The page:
Colacchio named D-H Clinic head
Dartmouth Medical School Professor Thomas Colacchio, M.D. was recently elected President of the Dartmouth-Hitchcock Clinic by the clinic's Board of Trustees.
As president, he represents the 500 physicians and 1,500 employees of the clinic, based in Lebanon, N.H., with 30 different locations throughout New Hampshire, Vermont, and Massachusetts.
Colacchio said he plans to focus on the "academic part of our mission -- the creation and sharing of new knowledge with learners [will] become a more essential part of the activities of the rest of the system beyond Lebanon."
He also said that he wants his colleagues in Southern New Hampshire and elsewhere to have a more active and hands-on participation in teaching residents and conducting clinical research.
"It clearly is something we can extend more broadly ... [It will be] a benefit both to our education processes and the community too," he added.
He said that he will also work on "balancing the need to adapt to the changes and requirements [of new health financing issues] and still accomplish the other goals of teaching and research."
But despite his administrative duties, Colacchio still cares for patients and teaches, spending Tuesdays and Fridays in the operating room.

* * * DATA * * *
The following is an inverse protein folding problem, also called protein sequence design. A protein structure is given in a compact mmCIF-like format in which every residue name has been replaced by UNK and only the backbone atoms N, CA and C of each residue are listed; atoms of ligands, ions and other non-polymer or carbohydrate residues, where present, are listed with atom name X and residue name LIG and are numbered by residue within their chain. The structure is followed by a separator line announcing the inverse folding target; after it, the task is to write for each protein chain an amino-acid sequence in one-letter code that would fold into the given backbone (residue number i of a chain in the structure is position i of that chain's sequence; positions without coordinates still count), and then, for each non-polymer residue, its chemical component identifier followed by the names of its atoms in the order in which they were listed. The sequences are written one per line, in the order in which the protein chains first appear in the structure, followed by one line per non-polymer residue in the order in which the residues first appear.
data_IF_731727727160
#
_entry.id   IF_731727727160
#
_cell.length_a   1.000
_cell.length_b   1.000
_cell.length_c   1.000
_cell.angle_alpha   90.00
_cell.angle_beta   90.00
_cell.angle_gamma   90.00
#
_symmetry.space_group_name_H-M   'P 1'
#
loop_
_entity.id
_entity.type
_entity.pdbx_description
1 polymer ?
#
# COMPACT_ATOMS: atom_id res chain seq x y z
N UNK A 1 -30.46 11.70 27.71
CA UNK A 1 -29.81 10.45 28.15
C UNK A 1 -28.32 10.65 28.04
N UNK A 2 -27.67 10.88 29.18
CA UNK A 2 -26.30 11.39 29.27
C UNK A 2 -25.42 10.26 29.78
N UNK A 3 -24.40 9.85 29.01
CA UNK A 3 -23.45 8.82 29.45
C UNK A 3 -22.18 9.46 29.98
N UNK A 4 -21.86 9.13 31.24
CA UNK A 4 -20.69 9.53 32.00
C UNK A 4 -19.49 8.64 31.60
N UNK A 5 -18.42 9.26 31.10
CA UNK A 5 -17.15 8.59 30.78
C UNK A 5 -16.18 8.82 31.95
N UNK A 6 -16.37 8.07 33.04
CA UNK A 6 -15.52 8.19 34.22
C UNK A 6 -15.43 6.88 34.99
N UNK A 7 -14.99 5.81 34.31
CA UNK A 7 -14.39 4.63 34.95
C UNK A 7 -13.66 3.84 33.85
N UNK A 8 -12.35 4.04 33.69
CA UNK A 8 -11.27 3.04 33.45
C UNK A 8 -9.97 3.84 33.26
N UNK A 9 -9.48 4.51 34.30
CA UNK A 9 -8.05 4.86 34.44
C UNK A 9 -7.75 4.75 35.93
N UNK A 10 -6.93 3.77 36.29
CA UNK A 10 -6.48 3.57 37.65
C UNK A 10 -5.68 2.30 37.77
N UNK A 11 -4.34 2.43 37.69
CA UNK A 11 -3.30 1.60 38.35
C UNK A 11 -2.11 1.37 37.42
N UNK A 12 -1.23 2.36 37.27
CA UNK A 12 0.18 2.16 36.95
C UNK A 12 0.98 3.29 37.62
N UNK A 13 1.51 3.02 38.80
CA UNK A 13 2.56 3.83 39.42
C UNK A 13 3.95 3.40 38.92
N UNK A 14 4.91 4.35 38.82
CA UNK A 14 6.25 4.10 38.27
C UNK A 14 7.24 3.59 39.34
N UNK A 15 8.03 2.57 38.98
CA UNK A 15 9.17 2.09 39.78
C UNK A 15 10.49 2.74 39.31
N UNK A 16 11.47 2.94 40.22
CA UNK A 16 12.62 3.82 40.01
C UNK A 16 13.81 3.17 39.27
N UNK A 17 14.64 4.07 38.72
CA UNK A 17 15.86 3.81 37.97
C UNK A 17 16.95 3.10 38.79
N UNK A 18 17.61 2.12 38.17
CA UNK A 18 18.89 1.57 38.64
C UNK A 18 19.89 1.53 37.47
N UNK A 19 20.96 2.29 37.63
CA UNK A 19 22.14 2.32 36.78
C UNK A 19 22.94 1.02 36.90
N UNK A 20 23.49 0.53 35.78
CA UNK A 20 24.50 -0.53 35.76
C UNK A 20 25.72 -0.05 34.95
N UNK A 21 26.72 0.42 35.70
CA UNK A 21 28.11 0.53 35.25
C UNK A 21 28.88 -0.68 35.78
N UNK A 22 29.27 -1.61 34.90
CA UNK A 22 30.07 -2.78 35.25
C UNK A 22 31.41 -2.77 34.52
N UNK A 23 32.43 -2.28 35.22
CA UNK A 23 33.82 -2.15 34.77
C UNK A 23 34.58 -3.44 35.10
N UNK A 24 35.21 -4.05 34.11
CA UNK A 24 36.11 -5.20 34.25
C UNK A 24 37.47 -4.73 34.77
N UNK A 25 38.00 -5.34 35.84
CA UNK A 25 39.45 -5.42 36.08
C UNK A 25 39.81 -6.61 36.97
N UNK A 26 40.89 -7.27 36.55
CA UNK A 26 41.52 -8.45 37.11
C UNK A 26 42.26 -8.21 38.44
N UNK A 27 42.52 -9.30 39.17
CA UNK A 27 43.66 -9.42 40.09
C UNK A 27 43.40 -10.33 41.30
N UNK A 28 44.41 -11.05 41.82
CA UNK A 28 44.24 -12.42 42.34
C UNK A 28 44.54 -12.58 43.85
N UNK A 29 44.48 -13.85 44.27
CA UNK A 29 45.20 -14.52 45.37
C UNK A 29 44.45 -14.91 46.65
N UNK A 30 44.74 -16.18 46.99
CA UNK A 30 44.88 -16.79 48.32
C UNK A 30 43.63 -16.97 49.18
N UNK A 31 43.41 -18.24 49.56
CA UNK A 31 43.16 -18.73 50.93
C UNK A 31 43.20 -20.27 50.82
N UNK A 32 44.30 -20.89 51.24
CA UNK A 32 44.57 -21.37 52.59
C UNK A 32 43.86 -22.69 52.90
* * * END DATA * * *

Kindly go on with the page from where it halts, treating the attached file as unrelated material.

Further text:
According to Colacchio, physicians in leadership positions at Dartmouth-Hitchcock always remain practicing physicians in order to keep credibility with colleagues and maintain a sense of perspective and reality.
Originally from Jersey City, N.J., he earned his undergraduate degree at Boston College and his medical degree from Tufts University School of Medicine. He then served his residency at Columbia-Presbyterian Medical Center in New York City and spent a year as a Fellow in Academic Surgery at the College of Physicians and Surgeons at Columbia University.
Colacchio arrived at Dartmouth in 1980 "almost purely by chance." After applying for a position at Tufts Medical Center, his application was referred to the Dartmouth-Hitchcock Clinic.
Upon coming up for an interview, he said he was "surprisingly overwhelmed by what I found ... Since I've came I haven't left."
Colacchio said he has long held an interest in leadership and administrative activities, serving as Chief of the Section of General Surgery at Dartmouth-Hitchcock 1984-1996 and then as chair of the Dartmouth-Hitchcock Clinic/Mary Hitchcock Memorial Hospital Board of Governors just prior to his election to president.
"The more exposure I got in administrative and leadership activities the more I recognized I enjoyed it," he said, adding that becoming President was "a natural evolution."
He is only the seventh president in Dartmouth-Hitchcock's 75 years of establishment; there is no established term limit, although traditionally the post has been held for 10 years.
"I never saw myself doing administrative work exclusively," he said. "I like caring for patients and will do that always ... [But to] create a system for delivering care that is more effective is a very exciting challenge."Colacchio said he is "pleased to be given the opportunity to work with colleagues in the clinic and hospital. It will be a long and productive relationship."